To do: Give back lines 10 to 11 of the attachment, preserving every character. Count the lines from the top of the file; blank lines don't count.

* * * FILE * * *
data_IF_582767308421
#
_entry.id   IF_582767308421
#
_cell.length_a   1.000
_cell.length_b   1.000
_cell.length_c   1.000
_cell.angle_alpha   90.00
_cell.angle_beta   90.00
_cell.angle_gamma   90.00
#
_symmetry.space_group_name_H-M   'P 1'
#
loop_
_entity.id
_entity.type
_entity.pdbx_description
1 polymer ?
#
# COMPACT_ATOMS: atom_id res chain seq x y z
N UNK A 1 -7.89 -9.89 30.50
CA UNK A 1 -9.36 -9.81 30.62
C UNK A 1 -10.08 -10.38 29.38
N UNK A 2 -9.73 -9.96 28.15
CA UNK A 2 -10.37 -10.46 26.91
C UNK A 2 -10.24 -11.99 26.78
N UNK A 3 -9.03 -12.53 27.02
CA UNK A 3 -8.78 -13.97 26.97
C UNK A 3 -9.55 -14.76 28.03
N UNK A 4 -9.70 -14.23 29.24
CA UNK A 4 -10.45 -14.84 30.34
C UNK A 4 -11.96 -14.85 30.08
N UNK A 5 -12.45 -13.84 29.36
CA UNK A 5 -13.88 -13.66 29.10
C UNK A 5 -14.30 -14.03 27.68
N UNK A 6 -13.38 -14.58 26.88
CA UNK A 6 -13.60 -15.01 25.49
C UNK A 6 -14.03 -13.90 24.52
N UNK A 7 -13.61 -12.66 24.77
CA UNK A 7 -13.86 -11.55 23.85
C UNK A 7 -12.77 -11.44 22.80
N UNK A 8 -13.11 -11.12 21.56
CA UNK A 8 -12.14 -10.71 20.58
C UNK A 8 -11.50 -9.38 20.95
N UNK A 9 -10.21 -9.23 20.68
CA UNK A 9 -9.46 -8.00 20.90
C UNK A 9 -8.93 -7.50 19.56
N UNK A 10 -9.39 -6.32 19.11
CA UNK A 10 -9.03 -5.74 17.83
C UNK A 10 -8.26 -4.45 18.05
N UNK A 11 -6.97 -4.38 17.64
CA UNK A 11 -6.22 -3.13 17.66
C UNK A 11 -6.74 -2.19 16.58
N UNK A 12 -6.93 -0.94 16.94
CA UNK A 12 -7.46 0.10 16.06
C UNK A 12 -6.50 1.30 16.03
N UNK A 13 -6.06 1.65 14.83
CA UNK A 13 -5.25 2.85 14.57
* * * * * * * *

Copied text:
_cell.angle_gamma   90.00
#